The trend has been for the state and local governments to buy up and manage more wilderness lands. Colorado maintains 42 state parks. I have visited several, and generally I have found them well-maintained. (An exception was Eleven Mile State Park, where I found trash, including a used condom, awaiting me at my camp site. Gross. Overall it’s a nice park though.) Starting this year, state government presumes that you want to pay $29 for a state park pass with your vehicle registration, unless you explicitly opt out.
Staunton State Park used to be a homestead. The state summarizes some of the history: “The first 1,720-acre parcel was donated to Colorado State Parks in 1986 by Frances Hornbrook Staunton. Subsequent parcels, including a portion of the Davis Ranch and Elk Falls property, were acquired in the late 1990s. In 2006, a small key parcel, called the Chase property, was added to the Park to reach its current land base of approximately 3,828 acres.”
Lakewood owns the lovely park near Stone House. A sign at the site states, “In 1982 the City of Lakewood acquired the Bear Creek Greenbelt from multiple property owners, [the park] which now encompasses 379 acres. This two-mile corridor preserves meadows, wetlands, ponds and riparian forest for wildlife habitat and recreation.”
Colorado Springs owns the impressive Garden of the Gods. Railroad owner Charles Elliott Perkins bought “two-hundred and forty acres in the Garden of the Gods for a summer home,” reports the park’s web site. “In 1909, Perkins’ children, knowing their father’s feeling for the Garden of the Gods, conveyed his four-hundred eighty acres to the City of Colorado Springs.”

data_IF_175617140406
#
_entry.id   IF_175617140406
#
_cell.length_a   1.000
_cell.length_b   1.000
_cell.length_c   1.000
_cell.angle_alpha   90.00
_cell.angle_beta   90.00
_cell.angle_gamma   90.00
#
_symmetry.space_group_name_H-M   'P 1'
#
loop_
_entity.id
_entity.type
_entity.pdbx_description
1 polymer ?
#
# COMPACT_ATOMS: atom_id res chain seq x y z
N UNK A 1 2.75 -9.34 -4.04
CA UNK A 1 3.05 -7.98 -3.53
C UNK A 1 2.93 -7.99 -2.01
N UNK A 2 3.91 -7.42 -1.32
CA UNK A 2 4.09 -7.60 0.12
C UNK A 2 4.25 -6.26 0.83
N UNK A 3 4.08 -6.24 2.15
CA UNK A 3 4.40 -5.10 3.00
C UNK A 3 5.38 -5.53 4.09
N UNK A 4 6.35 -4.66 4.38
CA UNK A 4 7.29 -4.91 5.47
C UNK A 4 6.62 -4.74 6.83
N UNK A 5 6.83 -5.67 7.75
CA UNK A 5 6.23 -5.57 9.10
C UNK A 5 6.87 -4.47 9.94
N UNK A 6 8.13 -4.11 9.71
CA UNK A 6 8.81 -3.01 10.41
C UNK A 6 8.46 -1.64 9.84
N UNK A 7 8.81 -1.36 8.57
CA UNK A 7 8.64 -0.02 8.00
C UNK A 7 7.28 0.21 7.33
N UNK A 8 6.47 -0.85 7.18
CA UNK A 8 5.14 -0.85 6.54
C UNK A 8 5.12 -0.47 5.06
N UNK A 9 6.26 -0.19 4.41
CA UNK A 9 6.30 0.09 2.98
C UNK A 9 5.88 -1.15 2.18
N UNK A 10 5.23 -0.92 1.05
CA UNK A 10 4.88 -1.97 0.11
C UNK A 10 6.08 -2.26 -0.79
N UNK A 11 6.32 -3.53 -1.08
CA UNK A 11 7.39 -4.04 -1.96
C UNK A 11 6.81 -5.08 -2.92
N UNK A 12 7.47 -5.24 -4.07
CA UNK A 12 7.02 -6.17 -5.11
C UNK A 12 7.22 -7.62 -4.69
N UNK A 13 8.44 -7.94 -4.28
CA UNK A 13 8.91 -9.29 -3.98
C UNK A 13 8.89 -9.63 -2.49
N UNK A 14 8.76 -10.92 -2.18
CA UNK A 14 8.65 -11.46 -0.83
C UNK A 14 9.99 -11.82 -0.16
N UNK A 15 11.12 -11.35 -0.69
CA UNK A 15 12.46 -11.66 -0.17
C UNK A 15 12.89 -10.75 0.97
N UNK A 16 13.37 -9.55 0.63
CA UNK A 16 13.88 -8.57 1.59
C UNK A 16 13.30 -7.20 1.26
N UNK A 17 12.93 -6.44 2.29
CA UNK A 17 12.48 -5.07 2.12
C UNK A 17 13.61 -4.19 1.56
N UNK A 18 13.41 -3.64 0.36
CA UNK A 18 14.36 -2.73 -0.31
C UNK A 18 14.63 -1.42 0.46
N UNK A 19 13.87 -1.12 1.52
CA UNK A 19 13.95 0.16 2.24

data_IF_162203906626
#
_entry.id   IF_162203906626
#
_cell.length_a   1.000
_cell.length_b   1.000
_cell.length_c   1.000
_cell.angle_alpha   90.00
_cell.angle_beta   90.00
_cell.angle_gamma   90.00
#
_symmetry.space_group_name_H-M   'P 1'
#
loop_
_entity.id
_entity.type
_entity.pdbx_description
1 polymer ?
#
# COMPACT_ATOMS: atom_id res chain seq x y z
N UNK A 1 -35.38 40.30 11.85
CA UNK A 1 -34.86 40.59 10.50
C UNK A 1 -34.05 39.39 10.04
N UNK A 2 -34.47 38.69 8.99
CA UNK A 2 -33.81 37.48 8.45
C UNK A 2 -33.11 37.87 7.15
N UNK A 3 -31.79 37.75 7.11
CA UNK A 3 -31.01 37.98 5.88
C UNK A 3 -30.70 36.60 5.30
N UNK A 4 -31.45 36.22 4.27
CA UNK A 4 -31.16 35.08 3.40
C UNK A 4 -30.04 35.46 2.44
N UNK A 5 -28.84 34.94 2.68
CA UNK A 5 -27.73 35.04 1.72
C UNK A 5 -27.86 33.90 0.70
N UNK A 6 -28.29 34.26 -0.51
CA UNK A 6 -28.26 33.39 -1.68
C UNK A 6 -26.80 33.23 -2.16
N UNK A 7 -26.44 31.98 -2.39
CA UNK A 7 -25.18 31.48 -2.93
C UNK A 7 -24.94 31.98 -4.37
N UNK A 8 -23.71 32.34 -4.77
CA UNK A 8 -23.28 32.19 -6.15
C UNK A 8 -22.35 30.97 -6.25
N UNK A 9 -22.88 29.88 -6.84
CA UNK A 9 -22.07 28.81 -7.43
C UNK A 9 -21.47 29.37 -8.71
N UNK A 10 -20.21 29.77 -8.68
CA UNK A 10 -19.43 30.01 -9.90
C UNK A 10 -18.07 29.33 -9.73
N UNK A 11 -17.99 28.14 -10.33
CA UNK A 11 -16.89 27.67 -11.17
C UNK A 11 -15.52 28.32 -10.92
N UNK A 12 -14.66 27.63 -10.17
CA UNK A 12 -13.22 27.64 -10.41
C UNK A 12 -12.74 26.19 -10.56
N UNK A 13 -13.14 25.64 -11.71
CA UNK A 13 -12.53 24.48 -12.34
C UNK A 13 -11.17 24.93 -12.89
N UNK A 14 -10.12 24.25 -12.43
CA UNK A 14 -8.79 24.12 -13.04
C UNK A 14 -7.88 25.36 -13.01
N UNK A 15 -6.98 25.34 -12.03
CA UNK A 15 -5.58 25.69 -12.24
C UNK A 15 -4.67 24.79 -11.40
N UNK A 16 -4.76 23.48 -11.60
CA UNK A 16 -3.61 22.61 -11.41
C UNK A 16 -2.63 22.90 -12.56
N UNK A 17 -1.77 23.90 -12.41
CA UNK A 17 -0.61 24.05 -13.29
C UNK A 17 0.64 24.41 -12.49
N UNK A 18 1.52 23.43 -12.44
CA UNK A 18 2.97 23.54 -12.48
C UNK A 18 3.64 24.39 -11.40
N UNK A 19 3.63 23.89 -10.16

Like some other cities, Westminster owns so much wilderness area, including the land around Standley Lake, that it hires its own rangers. Part of that land hosts nesting birds and so is off-limits to most people. Originally the lake was built by private developers, the city relates. Looking to “manage Standley Lake as a regional park,” in 1971 the city “annexed 2,500 acres of land that included Standley Lake, bringing its primary water source and the reservoir’s recreational potential into the city limits.”
The history of the reservoir involves various legal disputes and property transfers. Here are how things turned out, the city relates: “In 1998, after years of attempts to turn Standley Lake into a regional park, Jefferson County Open Space and FRICO [the Farmers Reservoir and Irrigation Company] reached an agreement that transferred land and recreation rights to the county. The county then deeded the property, together with the lake’s surface recreational rights, to the City of Westminster with the understanding that the city would maintain and improve Standley Lake as it was converted to a regional park.”
I think preserving wild areas is very important. I’m not really sure what role government ideally plays in that. Given the status quo, people can at least have some important conversations about how governments manage their wilderness areas, such as regarding the reduction of wildfire risks. We should expect discussions about government-run lands often to become politicized. If we are concerned about abuses of government power, I can think of quite a few matters that probably deserve more attention. Meanwhile, people need not concern themselves with the politics of wilderness lands in order to enjoy them.
Ari Armstrong writes regularly for Complete Colorado and is the author of books about Ayn Rand, Harry Potter, and classical liberalism. He can be reached at ari at ariarmstrong dot com.